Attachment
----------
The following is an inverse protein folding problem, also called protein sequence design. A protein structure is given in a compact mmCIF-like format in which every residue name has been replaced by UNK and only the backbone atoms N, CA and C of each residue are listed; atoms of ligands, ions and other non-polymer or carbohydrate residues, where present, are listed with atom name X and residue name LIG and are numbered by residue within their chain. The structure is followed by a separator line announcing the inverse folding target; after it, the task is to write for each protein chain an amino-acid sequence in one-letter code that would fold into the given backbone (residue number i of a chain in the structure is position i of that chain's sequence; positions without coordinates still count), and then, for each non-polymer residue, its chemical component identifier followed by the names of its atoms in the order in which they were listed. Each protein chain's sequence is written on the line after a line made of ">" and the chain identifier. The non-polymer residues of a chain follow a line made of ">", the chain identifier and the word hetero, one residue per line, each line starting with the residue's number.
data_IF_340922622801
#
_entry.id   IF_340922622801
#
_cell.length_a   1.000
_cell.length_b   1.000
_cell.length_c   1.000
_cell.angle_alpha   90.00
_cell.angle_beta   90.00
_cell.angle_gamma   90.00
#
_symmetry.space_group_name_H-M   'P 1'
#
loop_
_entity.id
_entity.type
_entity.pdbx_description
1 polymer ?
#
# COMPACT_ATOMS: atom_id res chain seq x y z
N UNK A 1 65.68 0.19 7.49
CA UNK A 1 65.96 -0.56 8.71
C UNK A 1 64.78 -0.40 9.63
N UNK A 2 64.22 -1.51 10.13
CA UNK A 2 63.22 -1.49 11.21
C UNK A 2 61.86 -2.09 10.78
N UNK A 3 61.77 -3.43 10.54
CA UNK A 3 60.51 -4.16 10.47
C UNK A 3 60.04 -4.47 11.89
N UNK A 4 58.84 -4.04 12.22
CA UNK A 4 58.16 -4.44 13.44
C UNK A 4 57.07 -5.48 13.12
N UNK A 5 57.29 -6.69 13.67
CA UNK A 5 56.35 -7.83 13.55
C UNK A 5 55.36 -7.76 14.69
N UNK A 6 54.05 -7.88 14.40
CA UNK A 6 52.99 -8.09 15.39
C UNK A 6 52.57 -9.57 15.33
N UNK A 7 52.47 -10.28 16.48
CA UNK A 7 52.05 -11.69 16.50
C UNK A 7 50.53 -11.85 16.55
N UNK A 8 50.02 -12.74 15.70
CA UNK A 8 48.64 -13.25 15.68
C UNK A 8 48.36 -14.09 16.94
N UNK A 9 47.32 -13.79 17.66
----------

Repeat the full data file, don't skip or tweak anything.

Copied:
The following is an inverse protein folding problem, also called protein sequence design. A protein structure is given in a compact mmCIF-like format in which every residue name has been replaced by UNK and only the backbone atoms N, CA and C of each residue are listed; atoms of ligands, ions and other non-polymer or carbohydrate residues, where present, are listed with atom name X and residue name LIG and are numbered by residue within their chain. The structure is followed by a separator line announcing the inverse folding target; after it, the task is to write for each protein chain an amino-acid sequence in one-letter code that would fold into the given backbone (residue number i of a chain in the structure is position i of that chain's sequence; positions without coordinates still count), and then, for each non-polymer residue, its chemical component identifier followed by the names of its atoms in the order in which they were listed. Each protein chain's sequence is written on the line after a line made of ">" and the chain identifier. The non-polymer residues of a chain follow a line made of ">", the chain identifier and the word hetero, one residue per line, each line starting with the residue's number.
data_IF_340922622801
#
_entry.id   IF_340922622801
#
_cell.length_a   1.000
_cell.length_b   1.000
_cell.length_c   1.000
_cell.angle_alpha   90.00
_cell.angle_beta   90.00
_cell.angle_gamma   90.00
#
_symmetry.space_group_name_H-M   'P 1'
#
loop_
_entity.id
_entity.type
_entity.pdbx_description
1 polymer ?
#
# COMPACT_ATOMS: atom_id res chain seq x y z
N UNK A 1 65.68 0.19 7.49
CA UNK A 1 65.96 -0.56 8.71
C UNK A 1 64.78 -0.40 9.63
N UNK A 2 64.22 -1.51 10.13
CA UNK A 2 63.22 -1.49 11.21
C UNK A 2 61.86 -2.09 10.78
N UNK A 3 61.77 -3.43 10.54
CA UNK A 3 60.51 -4.16 10.47
C UNK A 3 60.04 -4.47 11.89
N UNK A 4 58.84 -4.04 12.22
CA UNK A 4 58.16 -4.44 13.44
C UNK A 4 57.07 -5.48 13.12
N UNK A 5 57.29 -6.69 13.67
CA UNK A 5 56.35 -7.83 13.55
C UNK A 5 55.36 -7.76 14.69
N UNK A 6 54.05 -7.88 14.40
CA UNK A 6 52.99 -8.09 15.39
C UNK A 6 52.57 -9.57 15.33
N UNK A 7 52.47 -10.28 16.48
CA UNK A 7 52.05 -11.69 16.50
C UNK A 7 50.53 -11.85 16.55
N UNK A 8 50.02 -12.74 15.70
CA UNK A 8 48.64 -13.25 15.68
C UNK A 8 48.36 -14.09 16.94
N UNK A 9 47.32 -13.79 17.66